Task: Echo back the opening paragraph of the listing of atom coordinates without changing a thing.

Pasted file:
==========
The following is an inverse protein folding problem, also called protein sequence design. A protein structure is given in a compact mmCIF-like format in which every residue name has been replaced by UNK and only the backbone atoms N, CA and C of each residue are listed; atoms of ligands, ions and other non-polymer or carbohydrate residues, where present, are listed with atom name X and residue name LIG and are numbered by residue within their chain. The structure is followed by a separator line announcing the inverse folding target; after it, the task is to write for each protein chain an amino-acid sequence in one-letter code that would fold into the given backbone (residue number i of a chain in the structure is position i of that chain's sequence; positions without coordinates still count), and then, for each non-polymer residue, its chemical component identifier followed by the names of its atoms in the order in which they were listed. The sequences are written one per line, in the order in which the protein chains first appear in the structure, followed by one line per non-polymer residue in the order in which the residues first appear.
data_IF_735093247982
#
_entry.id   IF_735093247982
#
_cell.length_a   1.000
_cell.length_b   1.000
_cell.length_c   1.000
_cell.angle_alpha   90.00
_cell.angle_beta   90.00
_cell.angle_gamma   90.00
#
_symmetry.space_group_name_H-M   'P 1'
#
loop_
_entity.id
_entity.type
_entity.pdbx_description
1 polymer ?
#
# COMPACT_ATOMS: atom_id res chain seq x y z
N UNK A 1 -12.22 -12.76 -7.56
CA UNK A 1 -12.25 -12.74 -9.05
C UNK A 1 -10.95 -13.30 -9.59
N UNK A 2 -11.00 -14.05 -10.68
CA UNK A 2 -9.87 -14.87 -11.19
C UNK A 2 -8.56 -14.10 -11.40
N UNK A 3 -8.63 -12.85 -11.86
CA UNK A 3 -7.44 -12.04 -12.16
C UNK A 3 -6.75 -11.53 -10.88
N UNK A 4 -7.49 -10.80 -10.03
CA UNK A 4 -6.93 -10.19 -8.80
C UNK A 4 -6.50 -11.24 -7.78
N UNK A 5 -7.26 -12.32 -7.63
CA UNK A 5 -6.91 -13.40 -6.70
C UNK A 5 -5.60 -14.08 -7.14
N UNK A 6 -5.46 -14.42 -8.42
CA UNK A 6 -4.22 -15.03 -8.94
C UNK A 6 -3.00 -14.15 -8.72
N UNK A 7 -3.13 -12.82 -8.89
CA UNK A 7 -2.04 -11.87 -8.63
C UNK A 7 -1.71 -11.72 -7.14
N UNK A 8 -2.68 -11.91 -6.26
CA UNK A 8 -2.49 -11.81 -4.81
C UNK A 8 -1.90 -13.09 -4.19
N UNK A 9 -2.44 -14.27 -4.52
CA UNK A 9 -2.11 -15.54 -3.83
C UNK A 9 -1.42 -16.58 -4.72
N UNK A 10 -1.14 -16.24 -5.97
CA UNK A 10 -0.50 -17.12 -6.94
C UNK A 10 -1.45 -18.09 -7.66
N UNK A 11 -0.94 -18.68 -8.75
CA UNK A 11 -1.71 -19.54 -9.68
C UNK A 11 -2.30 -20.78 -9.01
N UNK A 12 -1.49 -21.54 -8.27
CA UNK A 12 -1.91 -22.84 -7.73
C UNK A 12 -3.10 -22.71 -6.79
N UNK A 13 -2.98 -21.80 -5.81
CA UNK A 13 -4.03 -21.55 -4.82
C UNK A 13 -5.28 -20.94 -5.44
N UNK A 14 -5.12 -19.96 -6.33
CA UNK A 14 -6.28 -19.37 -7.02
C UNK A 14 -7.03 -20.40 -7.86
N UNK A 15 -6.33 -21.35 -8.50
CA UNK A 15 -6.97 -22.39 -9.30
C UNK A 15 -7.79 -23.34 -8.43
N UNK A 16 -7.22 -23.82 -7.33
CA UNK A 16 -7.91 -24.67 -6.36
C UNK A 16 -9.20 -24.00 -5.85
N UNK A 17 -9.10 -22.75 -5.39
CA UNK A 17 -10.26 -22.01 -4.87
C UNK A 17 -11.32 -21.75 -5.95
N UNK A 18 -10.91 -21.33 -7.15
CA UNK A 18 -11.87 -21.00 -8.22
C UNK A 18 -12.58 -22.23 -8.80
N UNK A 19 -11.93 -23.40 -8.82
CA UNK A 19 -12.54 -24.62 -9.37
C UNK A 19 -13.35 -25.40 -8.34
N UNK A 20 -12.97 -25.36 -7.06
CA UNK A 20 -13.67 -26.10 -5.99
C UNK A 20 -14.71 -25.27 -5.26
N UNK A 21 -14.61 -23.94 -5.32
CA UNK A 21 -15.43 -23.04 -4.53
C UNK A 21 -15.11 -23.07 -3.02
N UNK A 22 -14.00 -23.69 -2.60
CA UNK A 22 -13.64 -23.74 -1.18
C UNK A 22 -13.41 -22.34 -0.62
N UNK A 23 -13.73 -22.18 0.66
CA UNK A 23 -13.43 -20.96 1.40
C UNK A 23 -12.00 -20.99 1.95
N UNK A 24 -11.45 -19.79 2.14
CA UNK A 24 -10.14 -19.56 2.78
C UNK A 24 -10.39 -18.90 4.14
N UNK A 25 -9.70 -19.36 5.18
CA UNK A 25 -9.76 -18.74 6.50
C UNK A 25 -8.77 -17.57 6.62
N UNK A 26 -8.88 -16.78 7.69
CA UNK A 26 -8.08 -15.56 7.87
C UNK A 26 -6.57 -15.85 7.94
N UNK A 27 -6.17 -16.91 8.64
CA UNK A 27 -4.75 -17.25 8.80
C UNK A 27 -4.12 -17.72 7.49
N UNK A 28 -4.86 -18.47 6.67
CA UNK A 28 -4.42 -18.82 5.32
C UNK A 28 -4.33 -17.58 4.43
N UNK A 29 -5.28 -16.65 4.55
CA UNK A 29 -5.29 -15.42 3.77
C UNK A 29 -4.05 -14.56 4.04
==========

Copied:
The following is an inverse protein folding problem, also called protein sequence design. A protein structure is given in a compact mmCIF-like format in which every residue name has been replaced by UNK and only the backbone atoms N, CA and C of each residue are listed; atoms of ligands, ions and other non-polymer or carbohydrate residues, where present, are listed with atom name X and residue name LIG and are numbered by residue within their chain. The structure is followed by a separator line announcing the inverse folding target; after it, the task is to write for each protein chain an amino-acid sequence in one-letter code that would fold into the given backbone (residue number i of a chain in the structure is position i of that chain's sequence; positions without coordinates still count), and then, for each non-polymer residue, its chemical component identifier followed by the names of its atoms in the order in which they were listed. The sequences are written one per line, in the order in which the protein chains first appear in the structure, followed by one line per non-polymer residue in the order in which the residues first appear.